This economic crisis has just begun. It has a long way to run and no one can be sure of either timing or the full extent of the changes that will come about. My opinion has always been that history will look at this period as either Great Depression II of the beginning of The Economic Dark Ages.
Bill Bonner of The Daily Reckoning has a similar opinion. He believes we are in the early stages of whatever is happening and wherever we are headed. Here are a few of his thoughts:
So, what’s this correction aiming for?
…will it correct the housing bubble that began in 1997…and stop there?
…will it correct the stock market boom since ’01…or since ’82…and be done with it?
…will it correct the bull market in bonds that goes back to ’83…or the bull market in bonds that goes back to 1971?
…how about the post-1971 dollar-based monetary system?
…will it correct the credit expansion/consumer spending boom that began in ’49?
…or maybe it will correct the boom in US economic and military power that dates back to 1917?
…Who knows? Maybe it is going to take out the entire industrial revolution boom going back to the 18th century…
…or even the boom in the human species that goes back to the 17th century?
We don’t know where this correction is going…but we want to make sure we’re somewhere safe when we finally find out.
Perhaps Mr. Bonner has used some hyperbole in his ranges, but perhaps not. Outcomes are going to be bad. You ain’t seen nothing yet!
There has been no recovery despite what government wants you to believe. A “declared” recovery was announced as a part of the massive government propaganda campaign to convince the public that matters are under control. They are not and no recovery is underway.
We are arguably now in worse shape than in 2008 before the crisis became apparent. The financial system is weaker and poised for the next freeze-up, currency run or whatever trigger might occur.
Governments around the world are more insolvent and less liquid than they were in 2008. They have exhausted their intellectual (nonsensical Keynesian economics) and fiscal resources (the largest stimuli the world has ever seen). Massive wastes of funds has not produced a recovery. We are still in recession or what I believe is a Depression.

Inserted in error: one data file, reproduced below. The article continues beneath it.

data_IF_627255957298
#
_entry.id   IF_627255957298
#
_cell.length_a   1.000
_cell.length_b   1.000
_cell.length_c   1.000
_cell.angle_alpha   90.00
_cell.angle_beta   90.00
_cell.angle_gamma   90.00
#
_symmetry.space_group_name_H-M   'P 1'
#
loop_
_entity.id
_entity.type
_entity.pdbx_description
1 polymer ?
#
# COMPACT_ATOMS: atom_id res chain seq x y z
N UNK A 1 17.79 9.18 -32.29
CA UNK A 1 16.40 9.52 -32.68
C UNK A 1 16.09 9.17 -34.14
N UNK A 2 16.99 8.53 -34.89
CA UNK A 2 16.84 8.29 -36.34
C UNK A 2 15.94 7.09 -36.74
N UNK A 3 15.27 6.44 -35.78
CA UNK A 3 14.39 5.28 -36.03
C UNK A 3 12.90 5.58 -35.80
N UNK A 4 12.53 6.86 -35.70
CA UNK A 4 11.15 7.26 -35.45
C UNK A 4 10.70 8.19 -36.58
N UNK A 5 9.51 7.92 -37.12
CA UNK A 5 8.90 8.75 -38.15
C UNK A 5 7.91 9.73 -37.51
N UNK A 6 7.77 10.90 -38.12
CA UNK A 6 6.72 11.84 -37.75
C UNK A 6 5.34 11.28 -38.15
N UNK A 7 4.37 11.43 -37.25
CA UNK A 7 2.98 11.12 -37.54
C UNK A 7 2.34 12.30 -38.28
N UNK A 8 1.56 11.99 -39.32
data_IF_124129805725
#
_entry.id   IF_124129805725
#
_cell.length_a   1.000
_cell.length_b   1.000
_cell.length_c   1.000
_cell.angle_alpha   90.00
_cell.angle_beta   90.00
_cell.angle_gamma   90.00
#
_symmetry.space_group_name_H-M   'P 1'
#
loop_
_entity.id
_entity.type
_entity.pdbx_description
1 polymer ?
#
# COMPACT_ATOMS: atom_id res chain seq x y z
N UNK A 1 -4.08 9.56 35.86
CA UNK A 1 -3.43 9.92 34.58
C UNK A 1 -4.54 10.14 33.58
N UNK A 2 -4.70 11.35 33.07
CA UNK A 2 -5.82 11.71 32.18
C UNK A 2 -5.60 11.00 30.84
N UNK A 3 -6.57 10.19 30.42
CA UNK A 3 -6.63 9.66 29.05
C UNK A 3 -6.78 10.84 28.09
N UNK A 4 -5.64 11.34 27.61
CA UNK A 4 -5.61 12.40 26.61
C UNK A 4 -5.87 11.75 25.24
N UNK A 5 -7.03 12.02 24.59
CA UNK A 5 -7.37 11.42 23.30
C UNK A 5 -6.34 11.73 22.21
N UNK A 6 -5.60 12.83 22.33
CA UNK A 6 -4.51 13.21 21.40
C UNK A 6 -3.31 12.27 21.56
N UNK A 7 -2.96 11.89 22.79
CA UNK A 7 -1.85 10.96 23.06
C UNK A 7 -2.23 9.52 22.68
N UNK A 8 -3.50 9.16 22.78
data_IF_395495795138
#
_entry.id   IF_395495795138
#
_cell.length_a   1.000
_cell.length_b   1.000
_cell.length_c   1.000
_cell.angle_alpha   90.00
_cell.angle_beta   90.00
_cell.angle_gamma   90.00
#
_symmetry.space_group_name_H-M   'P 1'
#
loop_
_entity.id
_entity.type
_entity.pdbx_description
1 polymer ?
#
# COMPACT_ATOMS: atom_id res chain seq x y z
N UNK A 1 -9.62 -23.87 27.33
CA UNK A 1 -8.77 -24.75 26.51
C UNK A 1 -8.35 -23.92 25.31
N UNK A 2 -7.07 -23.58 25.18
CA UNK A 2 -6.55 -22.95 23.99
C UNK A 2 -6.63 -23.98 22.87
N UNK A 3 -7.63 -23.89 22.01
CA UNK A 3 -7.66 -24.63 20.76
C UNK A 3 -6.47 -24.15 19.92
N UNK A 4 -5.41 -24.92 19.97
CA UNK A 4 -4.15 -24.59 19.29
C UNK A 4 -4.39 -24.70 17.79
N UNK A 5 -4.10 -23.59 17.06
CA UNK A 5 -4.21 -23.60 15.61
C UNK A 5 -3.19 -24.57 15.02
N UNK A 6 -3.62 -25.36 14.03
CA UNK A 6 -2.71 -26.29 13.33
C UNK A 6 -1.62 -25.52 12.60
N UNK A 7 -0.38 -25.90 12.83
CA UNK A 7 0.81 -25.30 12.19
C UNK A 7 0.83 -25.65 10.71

Michael Panzner provides interesting data that supports the no recovery interpretation. After reading his Still Unrecovering, you may wonder on what grounds the government (actually the NBER) declared that a recovery had begun:
In “Our Sputtering Economy by Numbers: Poverty Edition,”ProPublica highlights statistics derived from the Census Bureau’s lncome, Poverty, and Health Insurance Coverage in the United States: 2010, which lend further weight to the notion that what we’ve experienced since the recession “ended” back in 2009 could best be described as an “unrecovery.” Here are just a few examples
Official U.S. poverty rate in 2007, before the recession: 12.5 percent
Poverty rate in 2009: 14.3 percent
Poverty rate in 2010: 15.1 percent
Decline in median household income since 2009: 2.3 percent
Decline in median household income since before the recession: 6.4 percent
The last time median household incomes have been this low: 1996
In both cases, the statistics that are supposed to improve when a recession ends have actually gotten worse. Maybe I’m a little slow on the uptake, but isn’t this the wrong way around?
Regardless, the fact that Americans are in worse shape financially than they were before financial Armageddon erupted suggests the economy’s next leg down is going to be an ugly one.
From an intellectual standpoint, I hope to live to see the end of this crisis. From a living standpoint, I’m not looking forward to it.